What readers do care about, as every editor knows from his or her postbag, is the organisation, structure and predictability of the paper. Here Kelner is daring to be bold ... or foolhardy. After more than two decades of the sectionalised broadsheet, moving progressively towards most of those sections being tabloid, Kelner, abetted by Cases and supported by Fallon, decided to damn the stream and reverse its flow. Apart from the single daily themed sections, such as Media and Motoring, the revised Independent is a one-section paper. This, I feel sure, will prove more controversial than the use of Whitney.
Although editors always claim that such decisions are supported by market research, they are just as often driven by conventional wisdom, or the desire to define this wisdom. The early letters to the paper reacting to the redesign were from readers regretting they could no longer split up the paper and share out the sections. Kelner bravely published them. Did they represent danger signals, or the inevitable resistance to change by some?
Two things about the (almost) single-section quality paper. It is not mouldbreaking for a tabloid paper to be mono-sectional. They all are. Fallon mentioned the Daily Mail, single- section Monday to Friday, and spoke approvingly of its excellence and the "flow" of its editorial pages. He should be careful. The enemies of the quality compacts argue that downsizing leads to mid-marketing. Clearly single section is the current mid-market structure. But position in the upmarket/downmarket spectrum is dictated not by structure but by the words you put in it.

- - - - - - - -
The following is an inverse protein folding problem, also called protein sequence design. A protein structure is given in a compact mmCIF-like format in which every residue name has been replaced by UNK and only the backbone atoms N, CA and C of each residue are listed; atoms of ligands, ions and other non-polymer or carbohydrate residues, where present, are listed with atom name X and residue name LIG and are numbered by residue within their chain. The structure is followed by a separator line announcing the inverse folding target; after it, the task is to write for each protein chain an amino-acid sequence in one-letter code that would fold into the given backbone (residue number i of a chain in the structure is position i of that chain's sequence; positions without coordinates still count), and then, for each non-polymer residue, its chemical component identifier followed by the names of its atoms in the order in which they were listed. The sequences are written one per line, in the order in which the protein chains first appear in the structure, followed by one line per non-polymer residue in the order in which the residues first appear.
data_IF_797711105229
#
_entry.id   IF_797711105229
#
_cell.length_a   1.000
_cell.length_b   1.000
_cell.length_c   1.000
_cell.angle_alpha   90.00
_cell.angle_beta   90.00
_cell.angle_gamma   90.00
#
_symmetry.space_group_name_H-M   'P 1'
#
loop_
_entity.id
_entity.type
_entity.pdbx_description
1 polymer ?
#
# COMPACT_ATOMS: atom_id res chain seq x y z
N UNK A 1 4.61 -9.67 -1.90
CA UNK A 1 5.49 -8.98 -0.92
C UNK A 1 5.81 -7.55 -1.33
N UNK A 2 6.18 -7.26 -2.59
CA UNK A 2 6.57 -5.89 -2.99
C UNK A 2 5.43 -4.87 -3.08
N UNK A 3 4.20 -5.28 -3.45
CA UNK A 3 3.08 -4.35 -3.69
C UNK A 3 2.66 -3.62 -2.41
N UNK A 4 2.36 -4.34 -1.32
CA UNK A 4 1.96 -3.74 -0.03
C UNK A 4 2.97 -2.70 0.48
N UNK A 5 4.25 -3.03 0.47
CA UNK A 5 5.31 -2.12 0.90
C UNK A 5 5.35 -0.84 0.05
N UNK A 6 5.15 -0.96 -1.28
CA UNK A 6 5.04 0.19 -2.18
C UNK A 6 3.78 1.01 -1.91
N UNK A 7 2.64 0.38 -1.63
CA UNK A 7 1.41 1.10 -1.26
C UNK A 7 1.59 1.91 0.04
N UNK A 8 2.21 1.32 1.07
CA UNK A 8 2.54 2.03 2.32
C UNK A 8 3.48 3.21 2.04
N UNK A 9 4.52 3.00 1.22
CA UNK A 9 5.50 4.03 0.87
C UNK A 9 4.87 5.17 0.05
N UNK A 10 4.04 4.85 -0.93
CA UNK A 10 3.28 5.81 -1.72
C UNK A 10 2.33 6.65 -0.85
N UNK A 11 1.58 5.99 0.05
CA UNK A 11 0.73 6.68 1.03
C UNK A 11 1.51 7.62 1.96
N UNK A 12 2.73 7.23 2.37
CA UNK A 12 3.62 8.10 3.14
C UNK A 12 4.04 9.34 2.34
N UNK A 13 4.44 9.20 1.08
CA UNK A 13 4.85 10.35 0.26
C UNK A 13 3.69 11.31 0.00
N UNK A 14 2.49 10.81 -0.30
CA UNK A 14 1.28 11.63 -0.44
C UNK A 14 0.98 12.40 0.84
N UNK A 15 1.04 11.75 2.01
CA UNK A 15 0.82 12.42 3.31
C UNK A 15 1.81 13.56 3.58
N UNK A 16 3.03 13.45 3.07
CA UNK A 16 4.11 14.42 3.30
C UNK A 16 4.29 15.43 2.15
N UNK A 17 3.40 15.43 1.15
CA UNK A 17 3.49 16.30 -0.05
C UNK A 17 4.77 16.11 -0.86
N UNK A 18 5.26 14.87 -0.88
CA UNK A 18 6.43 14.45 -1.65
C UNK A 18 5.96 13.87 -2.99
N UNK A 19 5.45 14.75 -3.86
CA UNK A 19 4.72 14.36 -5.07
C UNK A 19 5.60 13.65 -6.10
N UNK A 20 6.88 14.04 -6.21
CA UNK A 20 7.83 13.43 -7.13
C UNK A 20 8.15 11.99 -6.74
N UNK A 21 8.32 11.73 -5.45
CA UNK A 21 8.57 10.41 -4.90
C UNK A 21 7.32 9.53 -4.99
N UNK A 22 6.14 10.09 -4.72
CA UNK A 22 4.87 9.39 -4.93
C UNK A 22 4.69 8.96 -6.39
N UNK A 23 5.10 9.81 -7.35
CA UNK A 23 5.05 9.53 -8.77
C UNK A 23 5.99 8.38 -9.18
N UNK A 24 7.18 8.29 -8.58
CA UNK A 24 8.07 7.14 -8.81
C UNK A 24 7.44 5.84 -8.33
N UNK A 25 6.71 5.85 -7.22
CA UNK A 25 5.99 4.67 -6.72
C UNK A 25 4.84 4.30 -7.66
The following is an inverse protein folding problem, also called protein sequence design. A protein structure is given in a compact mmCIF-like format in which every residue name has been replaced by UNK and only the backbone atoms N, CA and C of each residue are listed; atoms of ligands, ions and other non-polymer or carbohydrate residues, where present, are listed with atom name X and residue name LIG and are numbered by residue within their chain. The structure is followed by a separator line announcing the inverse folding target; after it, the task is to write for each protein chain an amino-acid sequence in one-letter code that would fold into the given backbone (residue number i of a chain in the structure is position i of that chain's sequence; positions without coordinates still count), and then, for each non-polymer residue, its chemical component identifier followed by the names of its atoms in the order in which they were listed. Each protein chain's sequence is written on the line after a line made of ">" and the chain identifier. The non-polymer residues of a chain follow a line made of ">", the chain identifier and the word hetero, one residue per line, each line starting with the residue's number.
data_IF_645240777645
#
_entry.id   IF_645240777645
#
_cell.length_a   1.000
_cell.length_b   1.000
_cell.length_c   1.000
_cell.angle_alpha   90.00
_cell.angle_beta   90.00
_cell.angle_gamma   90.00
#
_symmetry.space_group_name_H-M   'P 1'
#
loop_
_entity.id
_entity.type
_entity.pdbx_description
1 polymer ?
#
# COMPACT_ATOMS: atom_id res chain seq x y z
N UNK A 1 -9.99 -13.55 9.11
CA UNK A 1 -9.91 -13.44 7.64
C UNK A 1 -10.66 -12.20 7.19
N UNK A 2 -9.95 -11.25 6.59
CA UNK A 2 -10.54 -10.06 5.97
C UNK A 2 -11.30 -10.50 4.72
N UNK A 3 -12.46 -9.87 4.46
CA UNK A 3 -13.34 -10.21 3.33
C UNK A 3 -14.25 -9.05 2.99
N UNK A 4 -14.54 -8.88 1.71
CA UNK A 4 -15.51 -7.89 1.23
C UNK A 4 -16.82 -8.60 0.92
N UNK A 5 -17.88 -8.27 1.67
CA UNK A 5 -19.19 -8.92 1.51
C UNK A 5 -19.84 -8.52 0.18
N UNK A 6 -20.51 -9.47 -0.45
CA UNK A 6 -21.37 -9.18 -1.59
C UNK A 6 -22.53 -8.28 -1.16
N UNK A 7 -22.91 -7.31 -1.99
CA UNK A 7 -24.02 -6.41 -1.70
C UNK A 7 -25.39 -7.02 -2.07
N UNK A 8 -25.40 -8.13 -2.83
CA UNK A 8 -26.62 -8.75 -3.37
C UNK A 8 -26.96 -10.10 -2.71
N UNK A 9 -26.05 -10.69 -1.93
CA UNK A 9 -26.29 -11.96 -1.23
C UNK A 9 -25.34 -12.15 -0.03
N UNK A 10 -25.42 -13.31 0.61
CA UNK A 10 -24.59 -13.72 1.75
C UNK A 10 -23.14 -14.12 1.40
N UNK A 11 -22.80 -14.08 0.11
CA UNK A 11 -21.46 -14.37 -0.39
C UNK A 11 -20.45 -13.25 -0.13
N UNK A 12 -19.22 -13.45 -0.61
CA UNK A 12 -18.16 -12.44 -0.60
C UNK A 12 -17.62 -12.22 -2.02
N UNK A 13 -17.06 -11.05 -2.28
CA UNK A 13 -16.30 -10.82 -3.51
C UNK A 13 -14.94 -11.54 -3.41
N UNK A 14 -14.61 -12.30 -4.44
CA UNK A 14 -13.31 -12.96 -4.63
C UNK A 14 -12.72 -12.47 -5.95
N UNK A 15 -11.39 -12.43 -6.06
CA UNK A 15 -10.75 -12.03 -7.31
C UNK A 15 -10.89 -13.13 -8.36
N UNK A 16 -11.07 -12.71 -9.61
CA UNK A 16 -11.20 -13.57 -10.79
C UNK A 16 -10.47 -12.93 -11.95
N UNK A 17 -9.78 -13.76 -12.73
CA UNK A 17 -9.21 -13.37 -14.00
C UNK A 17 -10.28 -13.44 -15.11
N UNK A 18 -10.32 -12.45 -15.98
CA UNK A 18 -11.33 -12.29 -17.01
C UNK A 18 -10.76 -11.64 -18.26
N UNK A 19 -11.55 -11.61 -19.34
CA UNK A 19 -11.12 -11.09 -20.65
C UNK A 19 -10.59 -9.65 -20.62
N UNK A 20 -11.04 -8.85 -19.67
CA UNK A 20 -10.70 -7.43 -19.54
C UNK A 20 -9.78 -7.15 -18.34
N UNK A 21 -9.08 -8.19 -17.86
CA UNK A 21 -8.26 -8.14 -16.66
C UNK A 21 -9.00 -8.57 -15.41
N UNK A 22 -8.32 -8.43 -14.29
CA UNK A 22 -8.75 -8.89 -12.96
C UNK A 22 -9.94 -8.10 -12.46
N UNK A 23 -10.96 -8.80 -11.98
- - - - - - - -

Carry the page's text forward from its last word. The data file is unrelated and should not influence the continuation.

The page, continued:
Secondly, a fat single-section newspaper, with as many as 100 or so pages carrying news from home and abroad, opinion, business and sport, not to mention all the features and listings that used to be found in the second section, needs to provide plenty of clear signposting to guide the reader around the paper. Nothing frustrates more than to spend what seems like five minutes turning over the pages searching for TV times. More could be done in this area, but new designs always take a bit of time to settle down. I expect more work will be done on the back page where the panel of news digest and other key pointers seems rather slight and unconvincing.
This month's circulation figures show that the compact Times and Independent are still performing better than their rivals. March was not a good month for anybody, the two weeks of Easter never being helpful for sales. But if we look at average sales over the past six months as compared with the same period a year earlier (this figure smooths out the special factors you find in a single month) then The Independent is up 5.7 per cent and The Times up 4.2 per cent. The broadsheet Telegraph and Guardian are down 0.5 per cent and 2.5 per cent respectively.
We will see next month whether Whitney, Benton and the single section affect sales of the Independent at a time when the surges of a year ago have given way to more gradual growth. I think the main gain (and perhaps intention) will be to keep the noise levels up as we move towards the next burst of fire in compact wars, the arrival of the Guardian's take on the theme.